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Mobile Payment System Rumble: Apple Pay Vs. Samsung Pay Vs. Android Pay

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There has never been a more exciting time for mobile payments than now. Barely eking out transactions in 2013, mobile payments have boomed to a $50 billion market and is expected to grow to $142 billion in four years.

Thanks to Apple Pay, paying with smartphones is quickly becoming commonplace. However, Apple Pay is not the only mobile payments system available and it has its limitations, the most obvious being that only iPhone 6 and iPhone 6 Plus users can use it.

Longtime Apple rival Samsung, for one, has recently announced Samsung Pay, its own mobile payments solution unveiled during this year's Mobile World Congress. Samsung's announcement comes hot on the heels of Google revealing Android Pay and announcing that it purchased assets of Softcard, another mobile payments system initially established to rival Google Wallet. The latter came before Apple Pay but was never able to draw the popular response Apple has successfully elicited from its loyal base of customers.

Apple Pay and Samsung Pay are similar services targeted at consumers. Like Apple Pay, Samsung Pay supports NFC-enabled payments and is right now limited to the Samsung Galaxy S6. Samsung has not yet revealed all the details about its upcoming system, but it seems that Samsung Pay will use hardware-based security mechanisms similar to Apple's secure element to close off the user's credit card information from would-be hackers and spies. Users will also be able to authorize transactions using the fingerprint sensor on the Galaxy S6, but it appears the Samsung Pay process will include a couple more steps than Apple Pay, which simply requires customers to tap their iPhone on the terminal and touch their finger to the TouchID sensor.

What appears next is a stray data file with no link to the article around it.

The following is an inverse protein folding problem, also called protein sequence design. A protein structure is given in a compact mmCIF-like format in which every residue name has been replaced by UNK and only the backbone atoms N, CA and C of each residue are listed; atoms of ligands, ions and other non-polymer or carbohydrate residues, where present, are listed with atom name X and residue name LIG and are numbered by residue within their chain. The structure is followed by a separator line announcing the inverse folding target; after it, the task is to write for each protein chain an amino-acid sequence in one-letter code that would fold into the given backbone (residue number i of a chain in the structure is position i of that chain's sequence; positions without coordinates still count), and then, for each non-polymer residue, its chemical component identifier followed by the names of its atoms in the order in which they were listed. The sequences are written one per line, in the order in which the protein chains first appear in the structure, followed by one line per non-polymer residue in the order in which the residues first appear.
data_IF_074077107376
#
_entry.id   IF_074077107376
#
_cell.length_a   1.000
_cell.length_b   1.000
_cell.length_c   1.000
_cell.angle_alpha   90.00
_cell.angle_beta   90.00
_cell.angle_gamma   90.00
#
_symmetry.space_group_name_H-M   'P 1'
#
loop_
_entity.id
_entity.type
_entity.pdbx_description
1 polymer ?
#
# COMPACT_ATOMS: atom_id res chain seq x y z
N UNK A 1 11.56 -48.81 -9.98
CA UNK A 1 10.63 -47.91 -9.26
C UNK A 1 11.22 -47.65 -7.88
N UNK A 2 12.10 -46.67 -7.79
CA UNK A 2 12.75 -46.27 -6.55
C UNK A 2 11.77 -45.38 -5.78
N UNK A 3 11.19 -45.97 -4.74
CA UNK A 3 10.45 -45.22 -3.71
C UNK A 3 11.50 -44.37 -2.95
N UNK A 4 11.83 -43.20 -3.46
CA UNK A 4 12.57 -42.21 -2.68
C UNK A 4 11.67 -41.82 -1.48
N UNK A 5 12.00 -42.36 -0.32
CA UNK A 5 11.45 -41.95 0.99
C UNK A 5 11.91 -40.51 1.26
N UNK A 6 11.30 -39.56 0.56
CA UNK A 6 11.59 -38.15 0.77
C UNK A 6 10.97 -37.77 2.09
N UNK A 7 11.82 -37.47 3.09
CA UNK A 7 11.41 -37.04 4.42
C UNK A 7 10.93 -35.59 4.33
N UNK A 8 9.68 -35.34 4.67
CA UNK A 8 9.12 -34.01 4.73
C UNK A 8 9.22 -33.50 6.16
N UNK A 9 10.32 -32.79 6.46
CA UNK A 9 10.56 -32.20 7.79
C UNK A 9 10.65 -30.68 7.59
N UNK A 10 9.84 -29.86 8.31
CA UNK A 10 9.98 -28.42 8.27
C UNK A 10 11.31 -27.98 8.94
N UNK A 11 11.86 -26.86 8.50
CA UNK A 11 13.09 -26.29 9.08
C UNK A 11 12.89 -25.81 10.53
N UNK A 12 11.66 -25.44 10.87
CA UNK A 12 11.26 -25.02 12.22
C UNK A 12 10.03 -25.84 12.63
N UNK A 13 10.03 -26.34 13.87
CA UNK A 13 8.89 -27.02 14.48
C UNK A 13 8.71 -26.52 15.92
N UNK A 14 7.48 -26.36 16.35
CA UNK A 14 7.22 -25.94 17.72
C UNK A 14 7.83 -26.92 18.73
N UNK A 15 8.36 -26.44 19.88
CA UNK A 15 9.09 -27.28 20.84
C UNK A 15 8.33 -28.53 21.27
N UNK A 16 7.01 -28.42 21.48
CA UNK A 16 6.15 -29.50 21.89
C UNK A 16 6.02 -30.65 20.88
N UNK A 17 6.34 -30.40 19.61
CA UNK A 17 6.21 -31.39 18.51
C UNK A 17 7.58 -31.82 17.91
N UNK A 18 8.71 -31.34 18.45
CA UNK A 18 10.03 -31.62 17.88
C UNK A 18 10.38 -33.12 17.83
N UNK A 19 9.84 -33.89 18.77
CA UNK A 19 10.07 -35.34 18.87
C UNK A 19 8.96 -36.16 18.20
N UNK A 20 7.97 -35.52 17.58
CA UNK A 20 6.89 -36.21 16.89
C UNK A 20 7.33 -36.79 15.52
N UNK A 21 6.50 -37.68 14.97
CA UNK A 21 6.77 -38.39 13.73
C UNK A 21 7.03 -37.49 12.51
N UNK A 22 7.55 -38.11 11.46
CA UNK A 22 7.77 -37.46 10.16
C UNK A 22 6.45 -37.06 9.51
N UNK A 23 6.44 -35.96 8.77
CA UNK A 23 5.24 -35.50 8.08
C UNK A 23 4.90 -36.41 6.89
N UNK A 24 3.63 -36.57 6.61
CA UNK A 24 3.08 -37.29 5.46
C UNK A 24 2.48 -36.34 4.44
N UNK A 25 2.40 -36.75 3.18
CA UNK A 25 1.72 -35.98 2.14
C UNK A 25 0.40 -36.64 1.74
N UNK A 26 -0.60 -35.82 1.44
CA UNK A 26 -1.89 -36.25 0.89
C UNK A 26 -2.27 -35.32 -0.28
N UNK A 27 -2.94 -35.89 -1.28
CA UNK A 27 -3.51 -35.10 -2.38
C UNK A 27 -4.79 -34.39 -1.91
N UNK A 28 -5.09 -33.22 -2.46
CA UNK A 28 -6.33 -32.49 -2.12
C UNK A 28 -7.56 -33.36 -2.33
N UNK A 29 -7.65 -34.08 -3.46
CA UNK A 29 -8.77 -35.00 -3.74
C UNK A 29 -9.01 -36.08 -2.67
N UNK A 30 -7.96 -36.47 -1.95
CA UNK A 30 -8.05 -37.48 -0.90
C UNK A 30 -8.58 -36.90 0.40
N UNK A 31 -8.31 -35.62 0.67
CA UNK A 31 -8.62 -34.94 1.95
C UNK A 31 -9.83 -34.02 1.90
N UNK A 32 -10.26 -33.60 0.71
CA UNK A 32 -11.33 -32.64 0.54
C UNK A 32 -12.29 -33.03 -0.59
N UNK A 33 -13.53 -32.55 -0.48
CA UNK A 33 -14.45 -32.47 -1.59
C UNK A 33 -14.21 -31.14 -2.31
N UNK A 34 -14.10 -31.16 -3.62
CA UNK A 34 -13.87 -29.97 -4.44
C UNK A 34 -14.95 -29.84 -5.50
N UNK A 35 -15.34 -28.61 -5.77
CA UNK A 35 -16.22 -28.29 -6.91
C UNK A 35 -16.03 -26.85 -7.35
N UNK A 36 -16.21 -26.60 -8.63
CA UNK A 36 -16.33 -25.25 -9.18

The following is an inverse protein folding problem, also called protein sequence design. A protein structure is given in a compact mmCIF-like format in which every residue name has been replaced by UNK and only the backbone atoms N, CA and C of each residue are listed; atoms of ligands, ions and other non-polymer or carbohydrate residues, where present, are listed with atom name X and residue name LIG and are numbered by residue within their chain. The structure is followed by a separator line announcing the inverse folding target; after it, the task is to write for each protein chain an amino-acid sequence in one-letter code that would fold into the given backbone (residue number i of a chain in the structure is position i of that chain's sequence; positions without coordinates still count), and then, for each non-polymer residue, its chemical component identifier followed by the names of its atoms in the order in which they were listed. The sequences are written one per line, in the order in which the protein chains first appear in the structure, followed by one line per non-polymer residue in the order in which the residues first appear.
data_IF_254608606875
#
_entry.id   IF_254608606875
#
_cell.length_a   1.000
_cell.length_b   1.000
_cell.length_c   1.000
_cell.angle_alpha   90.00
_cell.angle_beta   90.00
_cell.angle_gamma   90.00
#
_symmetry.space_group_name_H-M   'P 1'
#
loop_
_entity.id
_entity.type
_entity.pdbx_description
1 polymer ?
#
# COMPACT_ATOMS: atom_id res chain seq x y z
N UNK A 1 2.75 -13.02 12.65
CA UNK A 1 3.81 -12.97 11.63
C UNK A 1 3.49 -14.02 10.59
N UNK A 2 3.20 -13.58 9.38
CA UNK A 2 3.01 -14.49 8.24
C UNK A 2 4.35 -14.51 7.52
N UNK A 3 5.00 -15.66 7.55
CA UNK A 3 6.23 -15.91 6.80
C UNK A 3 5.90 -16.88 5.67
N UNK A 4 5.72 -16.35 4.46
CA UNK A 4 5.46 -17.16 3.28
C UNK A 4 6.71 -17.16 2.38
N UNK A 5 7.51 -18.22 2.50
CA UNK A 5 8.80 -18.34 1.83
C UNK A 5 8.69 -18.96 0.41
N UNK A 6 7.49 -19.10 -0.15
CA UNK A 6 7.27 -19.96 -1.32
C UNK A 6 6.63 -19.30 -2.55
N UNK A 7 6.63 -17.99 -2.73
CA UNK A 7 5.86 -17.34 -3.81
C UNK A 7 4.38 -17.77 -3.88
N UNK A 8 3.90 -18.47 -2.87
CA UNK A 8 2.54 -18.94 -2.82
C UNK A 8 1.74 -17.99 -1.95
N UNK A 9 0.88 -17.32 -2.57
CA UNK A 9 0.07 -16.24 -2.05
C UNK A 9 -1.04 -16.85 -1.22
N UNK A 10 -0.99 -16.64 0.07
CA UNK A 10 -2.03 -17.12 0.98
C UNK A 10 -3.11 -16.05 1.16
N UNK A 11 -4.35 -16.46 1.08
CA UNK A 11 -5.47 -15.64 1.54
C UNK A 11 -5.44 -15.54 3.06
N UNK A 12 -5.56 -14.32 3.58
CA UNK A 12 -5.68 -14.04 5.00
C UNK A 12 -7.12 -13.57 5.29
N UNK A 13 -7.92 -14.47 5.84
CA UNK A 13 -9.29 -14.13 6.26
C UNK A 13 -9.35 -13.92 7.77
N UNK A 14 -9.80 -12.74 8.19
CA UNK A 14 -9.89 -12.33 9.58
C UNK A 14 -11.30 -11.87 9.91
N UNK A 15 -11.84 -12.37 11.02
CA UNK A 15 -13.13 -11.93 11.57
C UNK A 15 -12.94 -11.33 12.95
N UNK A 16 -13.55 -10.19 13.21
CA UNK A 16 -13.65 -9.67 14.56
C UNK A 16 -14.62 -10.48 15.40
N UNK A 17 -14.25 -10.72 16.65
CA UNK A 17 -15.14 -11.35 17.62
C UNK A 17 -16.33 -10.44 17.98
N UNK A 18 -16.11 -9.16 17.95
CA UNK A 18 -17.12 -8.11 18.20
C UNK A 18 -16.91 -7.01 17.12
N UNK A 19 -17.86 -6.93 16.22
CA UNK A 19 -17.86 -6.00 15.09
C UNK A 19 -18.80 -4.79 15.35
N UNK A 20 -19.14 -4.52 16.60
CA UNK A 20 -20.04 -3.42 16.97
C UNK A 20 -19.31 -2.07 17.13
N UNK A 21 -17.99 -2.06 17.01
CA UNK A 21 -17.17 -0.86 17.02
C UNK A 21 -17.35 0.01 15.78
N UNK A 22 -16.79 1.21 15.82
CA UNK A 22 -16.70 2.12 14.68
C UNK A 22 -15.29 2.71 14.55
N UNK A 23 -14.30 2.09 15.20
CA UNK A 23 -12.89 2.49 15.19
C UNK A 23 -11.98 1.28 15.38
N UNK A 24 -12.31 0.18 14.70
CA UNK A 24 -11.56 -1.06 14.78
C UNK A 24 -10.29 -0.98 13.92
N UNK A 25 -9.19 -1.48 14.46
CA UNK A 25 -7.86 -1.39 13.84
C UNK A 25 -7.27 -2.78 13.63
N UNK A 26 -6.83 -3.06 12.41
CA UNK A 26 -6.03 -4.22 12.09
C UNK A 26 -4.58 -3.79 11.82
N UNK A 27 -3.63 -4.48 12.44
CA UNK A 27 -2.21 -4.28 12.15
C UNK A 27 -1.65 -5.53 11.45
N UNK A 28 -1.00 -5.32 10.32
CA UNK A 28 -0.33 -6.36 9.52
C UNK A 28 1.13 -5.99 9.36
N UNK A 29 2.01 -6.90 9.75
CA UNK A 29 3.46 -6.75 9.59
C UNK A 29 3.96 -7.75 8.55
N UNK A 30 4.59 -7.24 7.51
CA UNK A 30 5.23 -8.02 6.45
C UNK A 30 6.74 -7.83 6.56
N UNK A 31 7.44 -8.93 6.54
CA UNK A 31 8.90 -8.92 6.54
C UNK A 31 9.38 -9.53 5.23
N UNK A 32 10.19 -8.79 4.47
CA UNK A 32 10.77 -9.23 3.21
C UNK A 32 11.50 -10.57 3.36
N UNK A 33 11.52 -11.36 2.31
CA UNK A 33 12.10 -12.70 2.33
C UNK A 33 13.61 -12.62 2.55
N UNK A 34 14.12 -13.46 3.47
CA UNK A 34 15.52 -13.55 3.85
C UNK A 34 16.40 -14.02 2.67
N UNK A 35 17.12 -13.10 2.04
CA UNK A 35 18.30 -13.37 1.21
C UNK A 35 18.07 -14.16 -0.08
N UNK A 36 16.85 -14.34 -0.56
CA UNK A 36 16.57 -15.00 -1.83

The biggest difference between the two systems is that Samsung also supports point-of-sale terminals used for older magnetic strip credit cards by using a technology called magnetic secure transmission (MST), which generates magnetic fields to mimic credit card swipes. In the U.S., this probably won't make much difference as retailers hurry to comply with existing rules to change their PoS terminals to accommodate more secure chip-and-PIN credit cards. These new terminals will also support NFC, which means all retailers will have the required machinery needed to support Apple Pay before the year's end.

However, the story is different in developing countries, which has always been an advantage for Samsung. While developed nations are moving to chip-and-PIN technology, retailers in emerging markets are not likely to upgrade to NFC terminals since consumers still widely use the magnetic strip cards. While Apple Pay is supported by only 200,000 merchants in the U.S., Samsung claims that 30 million merchants will be able to accept Samsung Pay payments at launch. That is, of course, if their customers have a spanking new Samsung Galaxy S6 to pay for their purchases.